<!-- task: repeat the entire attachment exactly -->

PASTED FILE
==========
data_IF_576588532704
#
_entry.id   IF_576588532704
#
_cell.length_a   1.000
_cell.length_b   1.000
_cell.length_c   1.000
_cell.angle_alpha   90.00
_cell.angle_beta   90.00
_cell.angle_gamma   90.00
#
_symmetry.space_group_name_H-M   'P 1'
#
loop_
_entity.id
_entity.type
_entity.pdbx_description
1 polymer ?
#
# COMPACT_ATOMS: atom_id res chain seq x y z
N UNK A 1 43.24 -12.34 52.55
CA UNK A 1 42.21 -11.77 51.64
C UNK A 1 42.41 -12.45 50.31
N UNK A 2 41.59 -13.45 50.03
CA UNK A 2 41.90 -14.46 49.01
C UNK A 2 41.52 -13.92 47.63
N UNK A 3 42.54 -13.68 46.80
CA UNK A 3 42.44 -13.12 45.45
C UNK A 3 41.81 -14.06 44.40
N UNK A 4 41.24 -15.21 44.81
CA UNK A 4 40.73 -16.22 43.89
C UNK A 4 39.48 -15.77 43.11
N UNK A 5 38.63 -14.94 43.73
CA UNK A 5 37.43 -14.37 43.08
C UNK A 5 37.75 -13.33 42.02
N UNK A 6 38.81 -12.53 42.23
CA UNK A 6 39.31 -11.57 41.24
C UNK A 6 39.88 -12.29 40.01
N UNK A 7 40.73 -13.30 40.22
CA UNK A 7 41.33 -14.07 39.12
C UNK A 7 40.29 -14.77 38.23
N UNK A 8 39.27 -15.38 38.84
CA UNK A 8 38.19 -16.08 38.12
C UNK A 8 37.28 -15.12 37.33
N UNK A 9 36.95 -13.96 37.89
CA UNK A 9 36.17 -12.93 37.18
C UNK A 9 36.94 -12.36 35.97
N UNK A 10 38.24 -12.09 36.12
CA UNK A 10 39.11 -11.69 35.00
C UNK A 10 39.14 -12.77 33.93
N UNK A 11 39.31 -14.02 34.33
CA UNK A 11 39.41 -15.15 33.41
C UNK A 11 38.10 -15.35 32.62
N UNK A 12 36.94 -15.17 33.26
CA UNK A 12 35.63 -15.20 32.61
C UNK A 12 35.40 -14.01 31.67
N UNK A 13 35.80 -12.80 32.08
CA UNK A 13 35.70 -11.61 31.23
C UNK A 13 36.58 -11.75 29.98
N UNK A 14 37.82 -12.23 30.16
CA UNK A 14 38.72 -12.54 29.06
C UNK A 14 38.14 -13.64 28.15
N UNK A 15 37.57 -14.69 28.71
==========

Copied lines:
data_IF_576588532704
#
_entry.id   IF_576588532704
#
_cell.length_a   1.000
_cell.length_b   1.000
_cell.length_c   1.000
_cell.angle_alpha   90.00
_cell.angle_beta   90.00
_cell.angle_gamma   90.00
#
_symmetry.space_group_name_H-M   'P 1'
#
loop_
_entity.id
_entity.type
_entity.pdbx_description
1 polymer ?
#
# COMPACT_ATOMS: atom_id res chain seq x y z
N UNK A 1 43.24 -12.34 52.55
CA UNK A 1 42.21 -11.77 51.64
C UNK A 1 42.41 -12.45 50.31
N UNK A 2 41.59 -13.45 50.03
CA UNK A 2 41.90 -14.46 49.01
C UNK A 2 41.52 -13.92 47.63
N UNK A 3 42.54 -13.68 46.80
CA UNK A 3 42.44 -13.12 45.45
C UNK A 3 41.81 -14.06 44.40
N UNK A 4 41.24 -15.21 44.81
CA UNK A 4 40.73 -16.22 43.89
C UNK A 4 39.48 -15.77 43.11
N UNK A 5 38.63 -14.94 43.73
CA UNK A 5 37.43 -14.37 43.08
C UNK A 5 37.75 -13.33 42.02
N UNK A 6 38.81 -12.53 42.23
CA UNK A 6 39.31 -11.57 41.24
C UNK A 6 39.88 -12.29 40.01
N UNK A 7 40.73 -13.30 40.22
CA UNK A 7 41.33 -14.07 39.12
C UNK A 7 40.29 -14.77 38.23
N UNK A 8 39.27 -15.38 38.84
CA UNK A 8 38.19 -16.08 38.12
C UNK A 8 37.28 -15.12 37.33
N UNK A 9 36.95 -13.96 37.89
CA UNK A 9 36.17 -12.93 37.18
C UNK A 9 36.94 -12.36 35.97
N UNK A 10 38.24 -12.09 36.12
CA UNK A 10 39.11 -11.69 35.00
C UNK A 10 39.14 -12.77 33.93
N UNK A 11 39.31 -14.02 34.33
CA UNK A 11 39.41 -15.15 33.41
C UNK A 11 38.10 -15.35 32.62
N UNK A 12 36.94 -15.17 33.26
CA UNK A 12 35.63 -15.20 32.61
C UNK A 12 35.40 -14.01 31.67
N UNK A 13 35.80 -12.80 32.08
CA UNK A 13 35.70 -11.61 31.23
C UNK A 13 36.58 -11.75 29.98
N UNK A 14 37.82 -12.23 30.16
CA UNK A 14 38.72 -12.54 29.06
C UNK A 14 38.14 -13.64 28.15
N UNK A 15 37.57 -14.69 28.71